The Hammer and the Helm: Found on Highaxe Lane in Northbank, this cheerful barn of dwarf revelry also welcomes trusted sword-companions. Roast fowl wings provide missiles when jests go bad, amid oceans of stout, Strongbeard cider.
Helmer’s Wall: In Northbank, bridging Bowshot Ride at its meeting with the Old Wall, stands this former city gatehouse built of massive beams and rough stone walls. Helmer’s Wall boasts a superb wine cellar. It is quite popular with students of the various colleges, both scholarly and magical, who haunt these bare boards, alight with hope and dreams and pompous high-minded speeches. Such activity often makes for an entertaining evening, although the worst speakers are often pelted from their perches.
Sorlar’s Smiling Satyr: Located in Southbank, on Auchtareen Lane, this relatively new, bright maze of stained glass windows, booths, curtains, and odd stairs makes difficult navigation for the tipsy. The establishment caters to females and dignified or timid males escorting them. The proprietor is a sorcerer of some skill who brooks no brawling.
The Stagstand: Located in Northbank, on the north side of the Old Wall nine doors west of the Market, the Stagstand features antlers everywhere and bright battle banners lit by lanterns. This place is a dining house and dance hall rather than a simple taphouse. The Stagstand serves venison, strange-tasting eel pie, crusty cheese-baked river crab, an assortment of spiced breads, hearty darksmoke rothé sausage, and the famous nut cheese of Argentum. Late in the evening the large, empty dance floor often comes alive with revelry.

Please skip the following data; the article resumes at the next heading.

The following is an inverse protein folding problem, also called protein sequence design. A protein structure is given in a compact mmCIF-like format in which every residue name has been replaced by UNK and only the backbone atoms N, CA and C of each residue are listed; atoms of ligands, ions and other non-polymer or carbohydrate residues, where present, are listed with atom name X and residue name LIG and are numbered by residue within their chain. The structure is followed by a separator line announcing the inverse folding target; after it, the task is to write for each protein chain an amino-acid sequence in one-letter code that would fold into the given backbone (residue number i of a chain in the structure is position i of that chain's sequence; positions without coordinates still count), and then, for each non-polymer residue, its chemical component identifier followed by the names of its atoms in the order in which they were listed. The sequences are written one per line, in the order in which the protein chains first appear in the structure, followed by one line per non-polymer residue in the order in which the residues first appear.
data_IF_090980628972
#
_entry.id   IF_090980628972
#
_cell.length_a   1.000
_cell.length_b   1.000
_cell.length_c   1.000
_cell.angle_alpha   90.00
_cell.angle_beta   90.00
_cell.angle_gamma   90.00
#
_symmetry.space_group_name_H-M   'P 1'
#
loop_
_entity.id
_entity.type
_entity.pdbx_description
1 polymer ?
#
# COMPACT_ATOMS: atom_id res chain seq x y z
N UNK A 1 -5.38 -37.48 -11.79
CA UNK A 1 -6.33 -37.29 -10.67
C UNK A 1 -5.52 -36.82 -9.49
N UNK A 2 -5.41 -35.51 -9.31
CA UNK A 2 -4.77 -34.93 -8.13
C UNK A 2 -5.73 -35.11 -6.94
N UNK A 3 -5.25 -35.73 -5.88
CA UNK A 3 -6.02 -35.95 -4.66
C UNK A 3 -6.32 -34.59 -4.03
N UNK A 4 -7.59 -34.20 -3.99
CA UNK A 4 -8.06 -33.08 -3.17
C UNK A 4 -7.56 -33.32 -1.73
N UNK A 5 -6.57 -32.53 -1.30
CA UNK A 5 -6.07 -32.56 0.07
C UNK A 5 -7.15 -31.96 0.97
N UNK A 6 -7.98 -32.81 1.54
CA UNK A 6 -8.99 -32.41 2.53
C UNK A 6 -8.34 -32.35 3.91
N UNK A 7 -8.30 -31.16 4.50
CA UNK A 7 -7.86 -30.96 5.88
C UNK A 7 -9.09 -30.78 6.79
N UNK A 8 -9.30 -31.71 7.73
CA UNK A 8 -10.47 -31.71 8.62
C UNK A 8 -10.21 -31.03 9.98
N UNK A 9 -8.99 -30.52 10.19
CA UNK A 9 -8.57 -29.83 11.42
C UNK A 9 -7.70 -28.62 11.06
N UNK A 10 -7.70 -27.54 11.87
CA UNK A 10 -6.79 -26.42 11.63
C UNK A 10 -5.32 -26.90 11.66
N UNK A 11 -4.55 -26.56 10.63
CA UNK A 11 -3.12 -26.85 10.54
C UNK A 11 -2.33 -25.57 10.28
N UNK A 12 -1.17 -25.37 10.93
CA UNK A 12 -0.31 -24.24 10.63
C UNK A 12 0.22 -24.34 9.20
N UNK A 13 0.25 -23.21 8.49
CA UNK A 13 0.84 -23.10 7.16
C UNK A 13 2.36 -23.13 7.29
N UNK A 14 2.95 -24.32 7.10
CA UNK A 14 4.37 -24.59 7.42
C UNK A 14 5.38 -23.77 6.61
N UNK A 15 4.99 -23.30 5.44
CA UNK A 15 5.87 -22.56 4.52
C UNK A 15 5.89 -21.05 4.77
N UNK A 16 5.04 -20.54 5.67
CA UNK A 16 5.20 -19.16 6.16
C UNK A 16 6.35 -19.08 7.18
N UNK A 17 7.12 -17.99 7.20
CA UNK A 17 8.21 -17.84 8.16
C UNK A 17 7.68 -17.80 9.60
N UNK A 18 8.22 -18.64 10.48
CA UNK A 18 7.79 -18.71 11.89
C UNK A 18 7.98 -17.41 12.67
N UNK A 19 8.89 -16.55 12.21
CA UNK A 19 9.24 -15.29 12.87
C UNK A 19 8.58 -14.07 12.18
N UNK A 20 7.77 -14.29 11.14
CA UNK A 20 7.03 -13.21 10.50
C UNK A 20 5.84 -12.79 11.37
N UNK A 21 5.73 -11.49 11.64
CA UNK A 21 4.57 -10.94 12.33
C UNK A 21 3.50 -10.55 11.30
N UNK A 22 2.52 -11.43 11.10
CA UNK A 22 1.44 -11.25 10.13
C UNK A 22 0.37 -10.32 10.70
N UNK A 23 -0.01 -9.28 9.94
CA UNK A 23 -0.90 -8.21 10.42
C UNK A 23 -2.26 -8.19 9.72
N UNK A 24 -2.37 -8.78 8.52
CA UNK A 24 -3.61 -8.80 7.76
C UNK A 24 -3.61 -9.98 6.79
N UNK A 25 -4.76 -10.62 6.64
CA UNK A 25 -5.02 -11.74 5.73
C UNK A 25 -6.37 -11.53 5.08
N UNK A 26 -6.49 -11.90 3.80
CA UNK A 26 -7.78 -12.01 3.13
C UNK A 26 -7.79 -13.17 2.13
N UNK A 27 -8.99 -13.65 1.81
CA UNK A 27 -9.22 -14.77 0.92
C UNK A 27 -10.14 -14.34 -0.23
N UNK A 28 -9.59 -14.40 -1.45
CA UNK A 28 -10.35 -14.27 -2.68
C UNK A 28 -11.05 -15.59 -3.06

MAJOR INNS
In the summertime, passing a night or two in the gardens and parks of Argentum is not an unpleasant experience, but at all other times of year most travelers find a good inn advisable. Some of the more notable are described below.

The Golden Oak: Located in Northbank on Dancer’s Mask Lane, northeast off Rallowglass Ride, the Golden Oak features cozy, rustic rooms, dim flagstone passages, fragrant herbs, and windowbox ferns, reminding guests of sleeping outdoors in a safe, pleasant corner of the woods. Meeting rooms are available for rent upstairs, while a friendly cellar taproom boasts entertaining gossip downstairs. All the rooms in this inn open off a central atrium dominated by a huge oak that rises up to the open sky, lanterns depending from its branches to hang above tables. Dedicated to the goddess Shiallia, the Golden Oak is favored by druids, rangers, elves, and those who like privacy or peace and quiet. The prices are stiff, but guests can expect superb personal chamber service.